Researchers at the University of Houston think that the quality of sleep a child has now may be linked to how they will handle future social situations.

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An image of a baby smiling.
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If you've ever been in the presence of a child who didn't get much sleep the night before, chances are good you got a front seat to a pretty grouchy attitude. Being tired can make even the most poised and rational among us feel frayed and irritable. But what if I told you science thinks that when your kid is cranky from not getting enough sleep, those same snarling faces they make out of sheer tiredness could predict how they handle future social problems? It might sound wild, but stay with me, because things are about to get interesting.

Candice Alfano, professor of psychology at the University of Houston, has published a new study in Affective Science that looks closely at how changes in children's facial expressions after not getting enough sleep could predict their future social problems.

"Sleep problems in children are routinely linked with lower social competence and more problems in peer relationships, but we really don't understand what drives these associations," Alfano wrote in the study.

Alfano and her team assessed 37 children between the ages of 7 and 11 in two different tests. In the first, the kids were well-rested from having an appropriate amount of sleep the night before. In the second test, the kids' sleep was restricted, leaving them tired and cranky the following day. During the evaluation in Alfano's lab, kids were shown two sets of images; some images had positive associations such as rainbows and ice cream, and others portrayed negative associations such as barking dogs or getting a shot. While the kids viewed these images, a camera recorded their facial expressions. Two years later, parents were asked to give reports on how their kids managed socially.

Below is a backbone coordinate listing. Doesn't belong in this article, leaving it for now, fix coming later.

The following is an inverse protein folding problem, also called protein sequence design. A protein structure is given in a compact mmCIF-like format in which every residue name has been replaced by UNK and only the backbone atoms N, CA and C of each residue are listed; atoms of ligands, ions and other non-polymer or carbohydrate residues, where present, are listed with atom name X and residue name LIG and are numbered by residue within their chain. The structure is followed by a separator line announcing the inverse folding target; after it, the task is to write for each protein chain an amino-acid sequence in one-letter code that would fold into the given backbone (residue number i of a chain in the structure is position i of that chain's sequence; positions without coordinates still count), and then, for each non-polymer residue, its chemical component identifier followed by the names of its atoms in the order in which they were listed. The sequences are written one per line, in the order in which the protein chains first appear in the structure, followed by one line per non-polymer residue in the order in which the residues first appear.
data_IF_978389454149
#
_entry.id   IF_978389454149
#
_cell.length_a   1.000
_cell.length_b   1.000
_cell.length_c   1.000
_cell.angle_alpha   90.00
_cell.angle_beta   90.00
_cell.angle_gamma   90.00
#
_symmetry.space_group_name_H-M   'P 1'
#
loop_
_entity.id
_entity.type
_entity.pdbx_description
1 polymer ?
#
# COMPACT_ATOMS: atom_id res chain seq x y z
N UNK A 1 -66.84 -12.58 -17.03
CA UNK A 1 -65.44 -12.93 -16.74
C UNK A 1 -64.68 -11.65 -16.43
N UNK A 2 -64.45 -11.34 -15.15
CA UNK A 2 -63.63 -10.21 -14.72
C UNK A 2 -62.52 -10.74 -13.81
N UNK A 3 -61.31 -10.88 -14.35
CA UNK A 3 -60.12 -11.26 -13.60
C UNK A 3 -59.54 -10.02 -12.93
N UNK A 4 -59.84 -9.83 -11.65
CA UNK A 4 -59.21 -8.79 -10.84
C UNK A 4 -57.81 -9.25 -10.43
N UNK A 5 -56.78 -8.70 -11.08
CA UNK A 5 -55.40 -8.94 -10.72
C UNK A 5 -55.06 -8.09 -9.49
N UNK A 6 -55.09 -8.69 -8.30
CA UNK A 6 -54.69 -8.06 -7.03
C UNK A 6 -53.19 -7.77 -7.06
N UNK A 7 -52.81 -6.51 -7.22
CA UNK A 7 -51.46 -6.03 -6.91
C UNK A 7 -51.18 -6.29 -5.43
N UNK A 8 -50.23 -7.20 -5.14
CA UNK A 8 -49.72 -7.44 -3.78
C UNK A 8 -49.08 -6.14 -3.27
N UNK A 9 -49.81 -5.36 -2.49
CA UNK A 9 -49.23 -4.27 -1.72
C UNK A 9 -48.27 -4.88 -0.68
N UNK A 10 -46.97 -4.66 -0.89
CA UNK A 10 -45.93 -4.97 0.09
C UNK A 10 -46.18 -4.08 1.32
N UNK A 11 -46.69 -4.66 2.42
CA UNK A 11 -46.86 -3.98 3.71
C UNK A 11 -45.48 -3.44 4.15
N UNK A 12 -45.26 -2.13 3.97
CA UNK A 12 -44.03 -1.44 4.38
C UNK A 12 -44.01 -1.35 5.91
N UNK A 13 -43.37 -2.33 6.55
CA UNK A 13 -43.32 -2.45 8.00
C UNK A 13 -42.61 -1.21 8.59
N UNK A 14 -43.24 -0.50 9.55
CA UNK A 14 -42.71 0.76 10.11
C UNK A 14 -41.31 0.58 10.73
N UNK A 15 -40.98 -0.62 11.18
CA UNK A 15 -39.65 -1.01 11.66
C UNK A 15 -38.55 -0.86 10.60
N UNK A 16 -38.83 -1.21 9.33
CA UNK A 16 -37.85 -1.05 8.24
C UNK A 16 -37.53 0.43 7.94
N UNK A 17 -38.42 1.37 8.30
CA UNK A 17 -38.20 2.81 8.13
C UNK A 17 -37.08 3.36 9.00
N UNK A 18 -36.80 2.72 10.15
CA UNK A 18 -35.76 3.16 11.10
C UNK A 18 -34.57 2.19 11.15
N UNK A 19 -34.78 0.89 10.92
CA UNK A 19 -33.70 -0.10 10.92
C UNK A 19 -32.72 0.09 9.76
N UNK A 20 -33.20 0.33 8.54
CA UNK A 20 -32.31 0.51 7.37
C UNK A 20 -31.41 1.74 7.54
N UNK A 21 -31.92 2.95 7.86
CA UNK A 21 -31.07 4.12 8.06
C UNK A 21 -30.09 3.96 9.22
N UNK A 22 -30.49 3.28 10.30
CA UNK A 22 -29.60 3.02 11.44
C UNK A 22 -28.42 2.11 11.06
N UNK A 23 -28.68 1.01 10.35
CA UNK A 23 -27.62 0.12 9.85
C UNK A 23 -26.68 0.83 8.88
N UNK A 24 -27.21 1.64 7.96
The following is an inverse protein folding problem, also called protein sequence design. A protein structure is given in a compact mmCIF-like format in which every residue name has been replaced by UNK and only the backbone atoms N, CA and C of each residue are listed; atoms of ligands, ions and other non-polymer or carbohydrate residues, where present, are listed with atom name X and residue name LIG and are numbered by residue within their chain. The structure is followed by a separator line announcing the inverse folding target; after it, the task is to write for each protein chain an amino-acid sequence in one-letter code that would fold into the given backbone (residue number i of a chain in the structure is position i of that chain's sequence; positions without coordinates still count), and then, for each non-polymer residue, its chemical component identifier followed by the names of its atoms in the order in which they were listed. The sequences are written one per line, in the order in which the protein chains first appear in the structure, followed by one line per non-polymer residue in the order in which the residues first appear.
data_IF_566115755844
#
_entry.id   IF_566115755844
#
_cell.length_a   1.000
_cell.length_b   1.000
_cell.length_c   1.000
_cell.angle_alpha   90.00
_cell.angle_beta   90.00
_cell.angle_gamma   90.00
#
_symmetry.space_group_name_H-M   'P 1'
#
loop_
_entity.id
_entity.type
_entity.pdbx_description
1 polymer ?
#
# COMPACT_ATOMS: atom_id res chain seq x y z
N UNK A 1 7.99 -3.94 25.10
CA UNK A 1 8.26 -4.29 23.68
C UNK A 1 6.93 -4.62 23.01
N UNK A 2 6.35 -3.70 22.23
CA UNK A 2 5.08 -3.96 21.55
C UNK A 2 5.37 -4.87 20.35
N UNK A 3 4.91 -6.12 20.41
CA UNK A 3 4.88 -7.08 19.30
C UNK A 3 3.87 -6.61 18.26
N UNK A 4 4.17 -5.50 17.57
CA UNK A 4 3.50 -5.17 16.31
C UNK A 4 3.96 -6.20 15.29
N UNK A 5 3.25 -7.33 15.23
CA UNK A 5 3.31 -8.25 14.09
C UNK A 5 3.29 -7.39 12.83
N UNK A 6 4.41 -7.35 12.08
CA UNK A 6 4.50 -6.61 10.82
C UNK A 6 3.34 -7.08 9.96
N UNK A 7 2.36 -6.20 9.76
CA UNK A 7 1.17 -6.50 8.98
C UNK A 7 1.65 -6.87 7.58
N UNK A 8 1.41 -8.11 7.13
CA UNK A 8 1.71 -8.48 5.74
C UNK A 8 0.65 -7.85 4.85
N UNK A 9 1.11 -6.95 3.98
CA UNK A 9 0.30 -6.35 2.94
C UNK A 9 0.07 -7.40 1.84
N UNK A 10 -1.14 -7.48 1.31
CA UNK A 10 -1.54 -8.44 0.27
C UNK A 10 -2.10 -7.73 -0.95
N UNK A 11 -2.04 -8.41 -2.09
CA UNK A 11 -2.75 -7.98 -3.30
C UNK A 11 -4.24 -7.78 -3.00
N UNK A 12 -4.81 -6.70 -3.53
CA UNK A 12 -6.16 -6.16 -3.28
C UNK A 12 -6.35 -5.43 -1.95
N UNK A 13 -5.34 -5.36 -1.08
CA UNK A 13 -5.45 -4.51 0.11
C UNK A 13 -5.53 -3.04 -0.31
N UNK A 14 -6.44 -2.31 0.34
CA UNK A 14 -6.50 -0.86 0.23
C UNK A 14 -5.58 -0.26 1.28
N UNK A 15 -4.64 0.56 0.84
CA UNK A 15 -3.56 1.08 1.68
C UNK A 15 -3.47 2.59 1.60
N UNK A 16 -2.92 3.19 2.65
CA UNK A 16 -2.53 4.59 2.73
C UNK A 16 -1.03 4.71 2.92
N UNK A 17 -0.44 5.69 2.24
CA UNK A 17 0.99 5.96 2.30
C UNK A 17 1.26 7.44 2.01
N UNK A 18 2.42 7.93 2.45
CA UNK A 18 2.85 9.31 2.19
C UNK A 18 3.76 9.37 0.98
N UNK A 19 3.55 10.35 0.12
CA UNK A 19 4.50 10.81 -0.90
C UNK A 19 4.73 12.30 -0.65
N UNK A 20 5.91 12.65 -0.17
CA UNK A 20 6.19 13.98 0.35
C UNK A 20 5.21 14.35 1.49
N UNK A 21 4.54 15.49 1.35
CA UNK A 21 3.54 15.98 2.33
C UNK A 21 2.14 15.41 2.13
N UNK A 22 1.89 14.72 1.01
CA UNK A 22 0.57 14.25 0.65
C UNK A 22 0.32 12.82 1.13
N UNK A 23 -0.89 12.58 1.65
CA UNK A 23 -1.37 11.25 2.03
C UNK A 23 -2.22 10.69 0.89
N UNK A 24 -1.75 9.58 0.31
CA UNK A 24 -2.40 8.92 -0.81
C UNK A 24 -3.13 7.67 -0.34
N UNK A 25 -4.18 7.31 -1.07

In the study, Alfano wrote, "Children who displayed less positive facial expressions in response to pleasant images when sleep-restricted were reported to have more social problems two years later, even when controlling for earlier social problems."

So, what does this mean? Alfano and her team think that the amount of quality sleep kids get when they're young can help them do better socially in the future. This particular study dovetails nicely with a growing body of research that appears to show how quality sleep can have huge impacts on a child's future self, from mental and physical to social health.

But for parents of kids who struggle to go to or stay asleep, a study like this may feel stressful to read. According to Yale Medicine, sleep issues among children are common, and up to 40% of parents will seek help for their child's sleep issues. And sometimes those sleep issues are symptoms of health problems such as respiratory issues, restless leg syndrome, sleep disorders, sleep apnea, and more.

Rest assured, though. Just because a child experiences problems sleeping does not necessarily mean they'll be dealing with a lifetime of health or social issues. Experts agree that many common sleep problems can be alleviated by adopting a healthy sleep hygiene routine.

What does a healthy sleep hygiene routine look like? Here are a few tips that the Centers for Disease Control and Prevention (CDC) recommend:

  • Create a consistent bedtime routine for your child that includes the same bedtime and wake-up time.
  • Make the bedroom cozy for sleep by keeping it dark, quiet, and at a comfortable temperature.
  • Keep all screens and tech gadgets out of the bedroom.
  • Avoid eating a huge meal right before bed.
  • Keep a healthy, active lifestyle with plenty of exercises during the day so that sleep is easier to come at night.
  • Sing softly or read a bedtime book with your child before they go to sleep.

If your child still has sleep problems despite sticking to a healthy sleep routine, then it might be time to see your pediatrician to talk about a sleep study. Yale Medicine suggests that kids who exhibit the following symptoms may need to be assessed by a medical professional:

  • Kids who can't seem to fall asleep
  • Frequently waking during the night
  • Having trouble waking up in the morning
  • Loud snoring
  • Hyperactivity
  • Daytime sleepiness

So, the next time your child has a tough time falling or staying asleep, it might be worth asking if your family's bedtime routine needs to be tweaked or if your child could be having some other health issues happening that disrupt their Zzzs.